Niuetal-07 - Click Here JOURNAL OF GEOPHYSICAL RESEARCH,...

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Development of a simple groundwater model for use in climate models and evaluation with Gravity Recovery and Climate Experiment data Guo-Yue Niu, 1 Zong-Liang Yang, 1 Robert E. Dickinson, 2 Lindsey E. Gulden, 1 and Hua Su 1 Received 17 May 2006; revised 24 October 2006; accepted 26 December 2006; published 7 April 2007. [ 1 ] Groundwater interacts with soil moisture through the exchanges of water between the unsaturated soil and its underlying aquifer under gravity and capillary forces. Despite its importance, groundwater is not explicitly represented in climate models. This paper developed a simple groundwater model (SIMGM) by representing recharge and discharge processes of the water storage in an unconfined aquifer, which is added as a single integration element below the soil of a land surface model. We evaluated the model against the Gravity Recovery and Climate Experiment (GRACE) terrestrial water storage change ( D S ) data. The modeled total water storage (including unsaturated soil water and groundwater) change agrees fairly well with GRACE estimates. The anomaly of the modeled groundwater storage explains most of the GRACE D S anomaly in most river basins where the water storage is not affected by snow water or frozen soil. For this reason, the anomaly of the modeled water table depth agrees well with that converted from the GRACE D S in most of the river basins. We also investigated the impacts of groundwater dynamics on soil moisture and evapotranspiration through the comparison of SIMGM to an additional model run using gravitational free drainage (FD) as the model’s lower boundary condition. SIMGM produced much wetter soil profiles globally and up to 16% more annual evapotranspiration than FD, most obviously in arid-to-wet transition regions. Citation: Niu, G.-Y., Z.-L. Yang, R. E. Dickinson, L. E. Gulden, and H. Su (2007), Development of a simple groundwater model for use in climate models and evaluation with Gravity Recovery and Climate Experiment data, J. Geophys. Res. , 112 , D07103, doi:10.1029/2006JD007522. 1. Introduction [ 2 ] Groundwater storage constitutes about 30% of the global freshwater storage. This is a large percentage when compared with the amount of water stored in soil, wetlands, and permafrost, all of which constitute only 1% of the global freshwater. Groundwater interacts with soil, vegetation, and climate. Groundwater storage shows as large variations as that of soil water at monthly or longer timescales in Illinois [ Rodell and Famiglietti , 2001]. The groundwater level also shows a strong diurnal cycle in aquifers where the water table depth is less than 2 m because of the water uptake by the roots of the above- ground plants [ Fan et al. , 2007]. Groundwater influences soil moisture and hence surface energy and water balances in regions where the water table is shallow [ Gutowski et al. , 2002; York et al. , 2002; Liang et al. , 2003; Chen and Hu , 2004; Yeh and Eltahir , 2005]. The rise and fall of the water table directly interacts with soil moisture in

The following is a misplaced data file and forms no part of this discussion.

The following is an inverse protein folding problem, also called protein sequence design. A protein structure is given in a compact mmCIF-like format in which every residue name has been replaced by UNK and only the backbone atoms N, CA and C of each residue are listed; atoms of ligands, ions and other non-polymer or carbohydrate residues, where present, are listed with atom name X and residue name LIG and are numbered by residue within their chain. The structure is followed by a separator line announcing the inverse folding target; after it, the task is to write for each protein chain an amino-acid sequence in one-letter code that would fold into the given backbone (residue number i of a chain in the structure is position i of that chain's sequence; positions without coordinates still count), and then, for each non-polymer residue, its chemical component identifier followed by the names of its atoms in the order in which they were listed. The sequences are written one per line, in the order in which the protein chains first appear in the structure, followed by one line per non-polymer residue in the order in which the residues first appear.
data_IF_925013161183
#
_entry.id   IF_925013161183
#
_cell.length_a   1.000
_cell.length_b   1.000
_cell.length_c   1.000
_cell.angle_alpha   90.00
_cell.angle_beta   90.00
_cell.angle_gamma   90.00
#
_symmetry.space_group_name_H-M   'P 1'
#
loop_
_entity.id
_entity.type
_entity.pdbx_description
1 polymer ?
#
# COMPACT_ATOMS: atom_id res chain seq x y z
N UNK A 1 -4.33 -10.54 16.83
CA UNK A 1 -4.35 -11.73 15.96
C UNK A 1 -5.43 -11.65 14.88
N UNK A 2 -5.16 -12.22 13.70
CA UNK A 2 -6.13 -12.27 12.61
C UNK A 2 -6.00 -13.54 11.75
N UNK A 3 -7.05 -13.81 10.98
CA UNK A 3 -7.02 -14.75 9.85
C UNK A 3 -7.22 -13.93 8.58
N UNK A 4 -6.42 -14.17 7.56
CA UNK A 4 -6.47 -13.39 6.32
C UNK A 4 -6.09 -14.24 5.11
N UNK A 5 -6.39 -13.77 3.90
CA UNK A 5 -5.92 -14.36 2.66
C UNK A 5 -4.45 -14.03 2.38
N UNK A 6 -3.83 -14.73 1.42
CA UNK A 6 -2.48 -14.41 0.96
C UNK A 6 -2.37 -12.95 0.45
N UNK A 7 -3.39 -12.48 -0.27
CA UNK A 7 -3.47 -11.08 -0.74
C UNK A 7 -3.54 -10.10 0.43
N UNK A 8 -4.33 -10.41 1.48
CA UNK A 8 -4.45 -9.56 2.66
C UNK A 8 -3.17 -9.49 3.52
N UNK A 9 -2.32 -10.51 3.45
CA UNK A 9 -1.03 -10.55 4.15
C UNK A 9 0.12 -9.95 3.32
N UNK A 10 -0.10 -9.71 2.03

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This note was uploaded on 11/07/2011 for the course EAS 8803 taught by Professor Staff during the Spring '08 term at Georgia Institute of Technology.

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Niuetal-07 - Click Here JOURNAL OF GEOPHYSICAL RESEARCH,...

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